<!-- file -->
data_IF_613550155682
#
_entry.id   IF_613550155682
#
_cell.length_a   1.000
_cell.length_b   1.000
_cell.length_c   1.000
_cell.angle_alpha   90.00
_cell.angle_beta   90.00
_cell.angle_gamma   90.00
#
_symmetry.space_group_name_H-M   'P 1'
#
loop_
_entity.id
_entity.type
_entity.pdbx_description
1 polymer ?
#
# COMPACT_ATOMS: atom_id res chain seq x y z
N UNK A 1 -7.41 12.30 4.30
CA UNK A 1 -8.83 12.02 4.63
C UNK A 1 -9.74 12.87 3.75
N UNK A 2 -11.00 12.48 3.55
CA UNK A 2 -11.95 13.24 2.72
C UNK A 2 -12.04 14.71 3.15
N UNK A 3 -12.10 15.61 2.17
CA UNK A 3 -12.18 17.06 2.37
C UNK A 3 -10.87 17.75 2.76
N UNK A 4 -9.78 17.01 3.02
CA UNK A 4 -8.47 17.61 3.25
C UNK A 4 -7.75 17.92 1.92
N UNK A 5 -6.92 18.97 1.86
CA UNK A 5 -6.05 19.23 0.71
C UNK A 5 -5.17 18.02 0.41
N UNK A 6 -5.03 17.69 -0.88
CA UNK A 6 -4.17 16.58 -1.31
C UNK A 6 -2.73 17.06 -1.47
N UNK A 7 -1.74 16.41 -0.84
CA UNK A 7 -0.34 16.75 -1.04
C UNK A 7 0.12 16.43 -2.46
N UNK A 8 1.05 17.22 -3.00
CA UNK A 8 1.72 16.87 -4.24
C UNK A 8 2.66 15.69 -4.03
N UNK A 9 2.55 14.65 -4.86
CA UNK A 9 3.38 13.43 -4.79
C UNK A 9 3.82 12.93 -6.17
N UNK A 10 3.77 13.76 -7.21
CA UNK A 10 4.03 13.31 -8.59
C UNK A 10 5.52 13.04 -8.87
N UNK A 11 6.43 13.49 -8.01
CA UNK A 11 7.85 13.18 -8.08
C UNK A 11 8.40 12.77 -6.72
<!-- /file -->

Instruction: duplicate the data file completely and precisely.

data_IF_613550155682
#
_entry.id   IF_613550155682
#
_cell.length_a   1.000
_cell.length_b   1.000
_cell.length_c   1.000
_cell.angle_alpha   90.00
_cell.angle_beta   90.00
_cell.angle_gamma   90.00
#
_symmetry.space_group_name_H-M   'P 1'
#
loop_
_entity.id
_entity.type
_entity.pdbx_description
1 polymer ?
#
# COMPACT_ATOMS: atom_id res chain seq x y z
N UNK A 1 -7.41 12.30 4.30
CA UNK A 1 -8.83 12.02 4.63
C UNK A 1 -9.74 12.87 3.75
N UNK A 2 -11.00 12.48 3.55
CA UNK A 2 -11.95 13.24 2.72
C UNK A 2 -12.04 14.71 3.15
N UNK A 3 -12.10 15.61 2.17
CA UNK A 3 -12.18 17.06 2.37
C UNK A 3 -10.87 17.75 2.76
N UNK A 4 -9.78 17.01 3.02
CA UNK A 4 -8.47 17.61 3.25
C UNK A 4 -7.75 17.92 1.92
N UNK A 5 -6.92 18.97 1.86
CA UNK A 5 -6.05 19.23 0.71
C UNK A 5 -5.17 18.02 0.41
N UNK A 6 -5.03 17.69 -0.88
CA UNK A 6 -4.17 16.58 -1.31
C UNK A 6 -2.73 17.06 -1.47
N UNK A 7 -1.74 16.41 -0.84
CA UNK A 7 -0.34 16.75 -1.04
C UNK A 7 0.12 16.43 -2.46
N UNK A 8 1.05 17.22 -3.00
CA UNK A 8 1.72 16.87 -4.24
C UNK A 8 2.66 15.69 -4.03
N UNK A 9 2.55 14.65 -4.86
CA UNK A 9 3.38 13.43 -4.79
C UNK A 9 3.82 12.93 -6.17
N UNK A 10 3.77 13.76 -7.21
CA UNK A 10 4.03 13.31 -8.59
C UNK A 10 5.52 13.04 -8.87
N UNK A 11 6.43 13.49 -8.01
CA UNK A 11 7.85 13.18 -8.08
C UNK A 11 8.40 12.77 -6.72